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John Jing-Wei Chen, Jacqueline A Leavitt, David A Leske, Jonathan M Holmes; Differentiating monocular and binocular diplopia with a questionnaire. Invest. Ophthalmol. Vis. Sci. 2016;57(12):2459.
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© 2017 Association for Research in Vision and Ophthalmology.
Neuro-ophthalmologists and strabismologists typically try to distinguish between binocular and monocular diplopia using specific questions. The purpose of this study was to evaluate the sensitivity and specificity of these questions using a patient questionnaire format.
64 adults with either monocular (n=26) or binocular (n=38) diplopia, confirmed on exam, completed a questionnaire. Included were 5 conventional questions to distinguish monocular and binocular diplopia and 3 questions aimed at identifying patients with dry eye-related monocular diplopia, all using 5 response options: never, rarely, sometimes, often, and always. Sensitivity and specificity of each question was evaluated by comparing always or never to the other options. The questions on whether the double vision goes away when closing the left and right eye were combined for analysis.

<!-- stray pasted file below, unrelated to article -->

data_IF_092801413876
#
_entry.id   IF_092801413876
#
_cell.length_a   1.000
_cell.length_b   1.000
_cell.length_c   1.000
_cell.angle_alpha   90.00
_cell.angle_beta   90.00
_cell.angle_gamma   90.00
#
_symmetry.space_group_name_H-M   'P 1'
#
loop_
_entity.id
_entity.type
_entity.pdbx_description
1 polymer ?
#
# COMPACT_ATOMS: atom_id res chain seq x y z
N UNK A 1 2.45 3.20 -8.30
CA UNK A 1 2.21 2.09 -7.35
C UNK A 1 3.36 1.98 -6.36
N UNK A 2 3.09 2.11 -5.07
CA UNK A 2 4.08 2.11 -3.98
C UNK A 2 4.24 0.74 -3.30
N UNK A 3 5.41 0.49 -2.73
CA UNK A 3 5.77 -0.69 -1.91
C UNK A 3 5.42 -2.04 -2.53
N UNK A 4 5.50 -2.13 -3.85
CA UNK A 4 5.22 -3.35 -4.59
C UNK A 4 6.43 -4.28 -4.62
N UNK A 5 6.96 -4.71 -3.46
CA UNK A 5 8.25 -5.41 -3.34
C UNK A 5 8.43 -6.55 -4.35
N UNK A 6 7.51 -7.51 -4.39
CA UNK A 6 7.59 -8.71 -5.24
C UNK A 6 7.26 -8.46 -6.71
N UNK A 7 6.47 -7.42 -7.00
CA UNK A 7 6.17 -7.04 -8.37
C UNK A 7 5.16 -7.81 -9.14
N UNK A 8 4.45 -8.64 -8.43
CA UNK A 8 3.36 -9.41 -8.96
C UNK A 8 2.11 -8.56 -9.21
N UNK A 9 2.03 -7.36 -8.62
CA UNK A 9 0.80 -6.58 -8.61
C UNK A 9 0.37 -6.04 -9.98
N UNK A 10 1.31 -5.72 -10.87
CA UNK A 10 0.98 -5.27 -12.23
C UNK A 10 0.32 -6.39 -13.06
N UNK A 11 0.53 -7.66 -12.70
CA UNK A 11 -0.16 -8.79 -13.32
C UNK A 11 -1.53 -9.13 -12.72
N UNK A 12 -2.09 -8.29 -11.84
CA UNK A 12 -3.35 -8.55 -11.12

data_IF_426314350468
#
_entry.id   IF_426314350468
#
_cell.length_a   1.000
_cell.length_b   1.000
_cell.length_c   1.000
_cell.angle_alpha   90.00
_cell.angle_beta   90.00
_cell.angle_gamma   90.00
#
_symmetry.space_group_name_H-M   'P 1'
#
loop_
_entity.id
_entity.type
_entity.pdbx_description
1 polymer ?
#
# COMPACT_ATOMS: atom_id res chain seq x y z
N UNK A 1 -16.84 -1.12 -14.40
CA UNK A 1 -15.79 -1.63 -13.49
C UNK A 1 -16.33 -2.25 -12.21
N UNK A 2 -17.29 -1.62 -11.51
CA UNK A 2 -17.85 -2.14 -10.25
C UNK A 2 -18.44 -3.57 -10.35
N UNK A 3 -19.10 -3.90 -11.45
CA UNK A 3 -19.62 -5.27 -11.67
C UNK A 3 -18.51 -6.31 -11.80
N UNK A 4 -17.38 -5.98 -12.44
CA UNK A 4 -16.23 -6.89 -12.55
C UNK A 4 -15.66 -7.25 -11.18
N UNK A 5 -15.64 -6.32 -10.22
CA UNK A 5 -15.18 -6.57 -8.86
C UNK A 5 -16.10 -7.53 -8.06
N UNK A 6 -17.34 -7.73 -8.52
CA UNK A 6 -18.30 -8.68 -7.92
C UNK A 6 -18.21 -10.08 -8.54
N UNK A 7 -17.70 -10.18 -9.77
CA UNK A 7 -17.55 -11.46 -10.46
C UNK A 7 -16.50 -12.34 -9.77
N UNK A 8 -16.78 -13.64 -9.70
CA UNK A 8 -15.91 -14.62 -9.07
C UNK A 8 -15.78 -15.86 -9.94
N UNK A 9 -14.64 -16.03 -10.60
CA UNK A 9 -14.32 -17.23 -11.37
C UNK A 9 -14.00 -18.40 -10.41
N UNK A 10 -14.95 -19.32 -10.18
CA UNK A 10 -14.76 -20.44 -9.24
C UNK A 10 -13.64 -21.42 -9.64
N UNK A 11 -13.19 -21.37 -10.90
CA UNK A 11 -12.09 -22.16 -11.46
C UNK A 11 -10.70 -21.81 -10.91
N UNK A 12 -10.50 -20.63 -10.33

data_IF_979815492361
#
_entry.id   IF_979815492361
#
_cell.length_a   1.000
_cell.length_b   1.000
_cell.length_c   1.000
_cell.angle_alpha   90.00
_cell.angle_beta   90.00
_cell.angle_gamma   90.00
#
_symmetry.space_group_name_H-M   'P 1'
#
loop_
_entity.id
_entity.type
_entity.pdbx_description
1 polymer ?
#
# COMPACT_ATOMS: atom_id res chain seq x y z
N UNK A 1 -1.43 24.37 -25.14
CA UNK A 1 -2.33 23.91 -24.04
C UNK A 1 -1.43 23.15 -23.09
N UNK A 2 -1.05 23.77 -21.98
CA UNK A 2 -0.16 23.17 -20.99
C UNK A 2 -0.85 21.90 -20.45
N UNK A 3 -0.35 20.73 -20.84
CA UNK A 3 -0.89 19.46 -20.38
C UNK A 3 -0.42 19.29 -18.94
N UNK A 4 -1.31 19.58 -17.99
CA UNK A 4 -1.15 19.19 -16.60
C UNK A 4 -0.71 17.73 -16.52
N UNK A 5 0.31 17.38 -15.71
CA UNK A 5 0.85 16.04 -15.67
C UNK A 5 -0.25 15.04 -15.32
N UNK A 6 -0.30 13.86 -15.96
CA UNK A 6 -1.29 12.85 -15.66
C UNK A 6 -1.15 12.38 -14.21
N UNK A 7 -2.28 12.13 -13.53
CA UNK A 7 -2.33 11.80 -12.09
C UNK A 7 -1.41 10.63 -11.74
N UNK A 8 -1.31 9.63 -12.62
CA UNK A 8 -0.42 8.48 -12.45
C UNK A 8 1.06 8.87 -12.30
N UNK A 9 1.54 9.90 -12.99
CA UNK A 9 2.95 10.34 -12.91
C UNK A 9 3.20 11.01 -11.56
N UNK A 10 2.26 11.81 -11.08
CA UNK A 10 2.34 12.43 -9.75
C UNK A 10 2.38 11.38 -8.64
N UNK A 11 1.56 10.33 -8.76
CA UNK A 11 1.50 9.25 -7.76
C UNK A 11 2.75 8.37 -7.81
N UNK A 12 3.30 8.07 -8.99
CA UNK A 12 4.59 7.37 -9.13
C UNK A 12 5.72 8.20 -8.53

The gold standard question, “Does the double go away when you close the right/left eye?” was 100% specific for binocular diplopia, but only 78% sensitive. Questions expected to be specific for monocular diplopia (Does the double look like a shadow, overlapping images, and have no space between the images?) had good specificity (86% to 95%), but very poor sensitivity (19% to 32%). Questions expected to be specific for monocular diplopia due to dry eye (improve with blinking, worse after TV and reading), had good specificity (80% to 97%), but even worse sensitivity (0% to 23%).
The conventional questions typically used by neuro-ophthalmologists and strabismologists to distinguish between binocular and monocular diplopia had good specificity but poor sensitivity. Even the gold standard question, “Does the double go away when you close the right/left eye?” was only 78% sensitive for binocular diplopia. The other conventional questions did more poorly and the dry-eye induced diplopia questions had particularly poor sensitivity. Although patient recall of symptoms can be very helpful in distinguishing monocular and binocular diplopia, in many cases only the clinical exam will be diagnostic.
This is an abstract that was submitted for the 2016 ARVO Annual Meeting, held in Seattle, Wash., May 1-5, 2016.
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